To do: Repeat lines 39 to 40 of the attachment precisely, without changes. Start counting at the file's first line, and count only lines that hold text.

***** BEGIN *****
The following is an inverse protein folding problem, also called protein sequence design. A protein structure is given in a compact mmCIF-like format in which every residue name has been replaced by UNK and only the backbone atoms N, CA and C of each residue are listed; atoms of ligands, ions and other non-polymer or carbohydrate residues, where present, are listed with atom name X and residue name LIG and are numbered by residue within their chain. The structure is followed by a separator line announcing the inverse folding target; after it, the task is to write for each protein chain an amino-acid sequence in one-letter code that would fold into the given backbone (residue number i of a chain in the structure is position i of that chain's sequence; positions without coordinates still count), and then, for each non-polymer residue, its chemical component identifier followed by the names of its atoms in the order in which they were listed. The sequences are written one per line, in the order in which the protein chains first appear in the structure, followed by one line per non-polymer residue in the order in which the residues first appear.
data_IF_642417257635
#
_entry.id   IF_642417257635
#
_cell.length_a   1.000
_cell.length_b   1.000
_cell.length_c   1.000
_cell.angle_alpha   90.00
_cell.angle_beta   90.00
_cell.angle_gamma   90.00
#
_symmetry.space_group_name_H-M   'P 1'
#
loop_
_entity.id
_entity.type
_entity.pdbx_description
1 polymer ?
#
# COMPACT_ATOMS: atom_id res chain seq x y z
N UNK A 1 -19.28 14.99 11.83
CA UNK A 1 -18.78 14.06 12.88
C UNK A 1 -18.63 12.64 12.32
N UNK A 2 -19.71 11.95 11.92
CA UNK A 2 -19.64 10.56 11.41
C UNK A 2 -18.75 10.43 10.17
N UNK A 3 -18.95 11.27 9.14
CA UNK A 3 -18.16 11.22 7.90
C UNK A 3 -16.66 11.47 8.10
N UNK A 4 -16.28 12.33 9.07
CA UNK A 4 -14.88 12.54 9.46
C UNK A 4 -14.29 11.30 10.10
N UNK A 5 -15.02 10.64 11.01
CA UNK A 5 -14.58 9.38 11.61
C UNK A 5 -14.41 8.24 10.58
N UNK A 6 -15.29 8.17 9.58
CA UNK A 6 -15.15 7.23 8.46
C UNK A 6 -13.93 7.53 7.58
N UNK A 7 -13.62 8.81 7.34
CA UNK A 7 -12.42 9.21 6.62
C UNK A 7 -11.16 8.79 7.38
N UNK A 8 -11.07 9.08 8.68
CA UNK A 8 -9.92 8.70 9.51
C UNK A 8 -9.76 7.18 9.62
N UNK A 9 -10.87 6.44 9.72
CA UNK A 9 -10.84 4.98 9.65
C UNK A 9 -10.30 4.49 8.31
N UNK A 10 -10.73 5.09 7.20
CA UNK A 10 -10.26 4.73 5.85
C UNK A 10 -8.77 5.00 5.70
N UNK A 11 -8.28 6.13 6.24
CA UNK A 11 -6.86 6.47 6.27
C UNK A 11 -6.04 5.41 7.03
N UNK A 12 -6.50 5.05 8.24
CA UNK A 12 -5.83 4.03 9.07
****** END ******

C UNK A 6 -13.93 7.53 7.58
N UNK A 7 -13.62 8.81 7.34